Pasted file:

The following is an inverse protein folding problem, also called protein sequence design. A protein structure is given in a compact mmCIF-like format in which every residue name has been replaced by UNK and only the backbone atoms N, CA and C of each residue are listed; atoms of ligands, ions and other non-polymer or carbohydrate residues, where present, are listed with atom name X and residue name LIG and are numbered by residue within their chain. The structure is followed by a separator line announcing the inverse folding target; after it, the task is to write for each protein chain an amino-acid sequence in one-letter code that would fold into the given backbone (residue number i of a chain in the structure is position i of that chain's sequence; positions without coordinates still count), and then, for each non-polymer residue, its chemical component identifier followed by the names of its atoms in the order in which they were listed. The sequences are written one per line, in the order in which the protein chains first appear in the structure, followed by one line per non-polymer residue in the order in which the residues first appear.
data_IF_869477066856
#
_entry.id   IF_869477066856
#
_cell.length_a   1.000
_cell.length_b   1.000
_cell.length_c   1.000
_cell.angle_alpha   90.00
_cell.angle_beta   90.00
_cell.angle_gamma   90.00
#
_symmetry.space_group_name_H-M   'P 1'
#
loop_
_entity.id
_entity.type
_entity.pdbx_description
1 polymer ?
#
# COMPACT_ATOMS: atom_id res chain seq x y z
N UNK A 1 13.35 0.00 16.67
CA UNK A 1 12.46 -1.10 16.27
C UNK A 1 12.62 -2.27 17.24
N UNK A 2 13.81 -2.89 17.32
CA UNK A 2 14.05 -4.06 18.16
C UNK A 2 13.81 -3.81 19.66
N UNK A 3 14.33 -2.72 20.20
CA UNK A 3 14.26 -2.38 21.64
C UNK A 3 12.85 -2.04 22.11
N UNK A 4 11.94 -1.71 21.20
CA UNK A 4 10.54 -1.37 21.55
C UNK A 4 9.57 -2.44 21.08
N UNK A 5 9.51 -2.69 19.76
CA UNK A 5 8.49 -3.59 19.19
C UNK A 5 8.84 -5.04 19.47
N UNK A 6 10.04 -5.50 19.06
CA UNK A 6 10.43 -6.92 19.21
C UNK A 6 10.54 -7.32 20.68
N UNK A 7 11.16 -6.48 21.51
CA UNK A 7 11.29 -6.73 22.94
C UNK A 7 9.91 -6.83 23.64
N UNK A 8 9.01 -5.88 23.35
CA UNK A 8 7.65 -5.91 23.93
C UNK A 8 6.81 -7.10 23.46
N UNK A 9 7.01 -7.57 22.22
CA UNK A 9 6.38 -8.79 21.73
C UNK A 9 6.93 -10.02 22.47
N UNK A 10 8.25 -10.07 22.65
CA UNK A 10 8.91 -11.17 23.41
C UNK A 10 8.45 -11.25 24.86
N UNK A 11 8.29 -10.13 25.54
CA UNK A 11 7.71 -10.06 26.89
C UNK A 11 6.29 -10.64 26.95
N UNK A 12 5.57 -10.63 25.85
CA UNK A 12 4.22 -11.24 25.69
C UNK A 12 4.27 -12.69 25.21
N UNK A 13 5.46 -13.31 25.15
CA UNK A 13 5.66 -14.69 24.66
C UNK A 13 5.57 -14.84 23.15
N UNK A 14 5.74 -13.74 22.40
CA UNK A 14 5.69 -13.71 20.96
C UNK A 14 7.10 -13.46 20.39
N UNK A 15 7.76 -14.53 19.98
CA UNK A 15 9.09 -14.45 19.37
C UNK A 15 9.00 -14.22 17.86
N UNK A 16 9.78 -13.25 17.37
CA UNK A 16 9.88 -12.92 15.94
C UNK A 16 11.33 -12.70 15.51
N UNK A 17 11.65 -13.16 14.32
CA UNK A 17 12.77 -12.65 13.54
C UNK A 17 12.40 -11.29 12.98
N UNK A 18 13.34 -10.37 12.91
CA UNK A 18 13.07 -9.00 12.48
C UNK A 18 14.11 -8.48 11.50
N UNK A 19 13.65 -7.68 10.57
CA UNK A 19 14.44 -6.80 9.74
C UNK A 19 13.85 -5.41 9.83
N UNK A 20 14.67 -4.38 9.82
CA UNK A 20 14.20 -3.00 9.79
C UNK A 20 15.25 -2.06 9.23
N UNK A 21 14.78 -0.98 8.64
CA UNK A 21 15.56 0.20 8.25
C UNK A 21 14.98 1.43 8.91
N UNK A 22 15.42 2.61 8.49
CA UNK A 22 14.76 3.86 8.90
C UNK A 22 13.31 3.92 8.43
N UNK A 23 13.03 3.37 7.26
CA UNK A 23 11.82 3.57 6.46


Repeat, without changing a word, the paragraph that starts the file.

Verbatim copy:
The following is an inverse protein folding problem, also called protein sequence design. A protein structure is given in a compact mmCIF-like format in which every residue name has been replaced by UNK and only the backbone atoms N, CA and C of each residue are listed; atoms of ligands, ions and other non-polymer or carbohydrate residues, where present, are listed with atom name X and residue name LIG and are numbered by residue within their chain. The structure is followed by a separator line announcing the inverse folding target; after it, the task is to write for each protein chain an amino-acid sequence in one-letter code that would fold into the given backbone (residue number i of a chain in the structure is position i of that chain's sequence; positions without coordinates still count), and then, for each non-polymer residue, its chemical component identifier followed by the names of its atoms in the order in which they were listed. The sequences are written one per line, in the order in which the protein chains first appear in the structure, followed by one line per non-polymer residue in the order in which the residues first appear.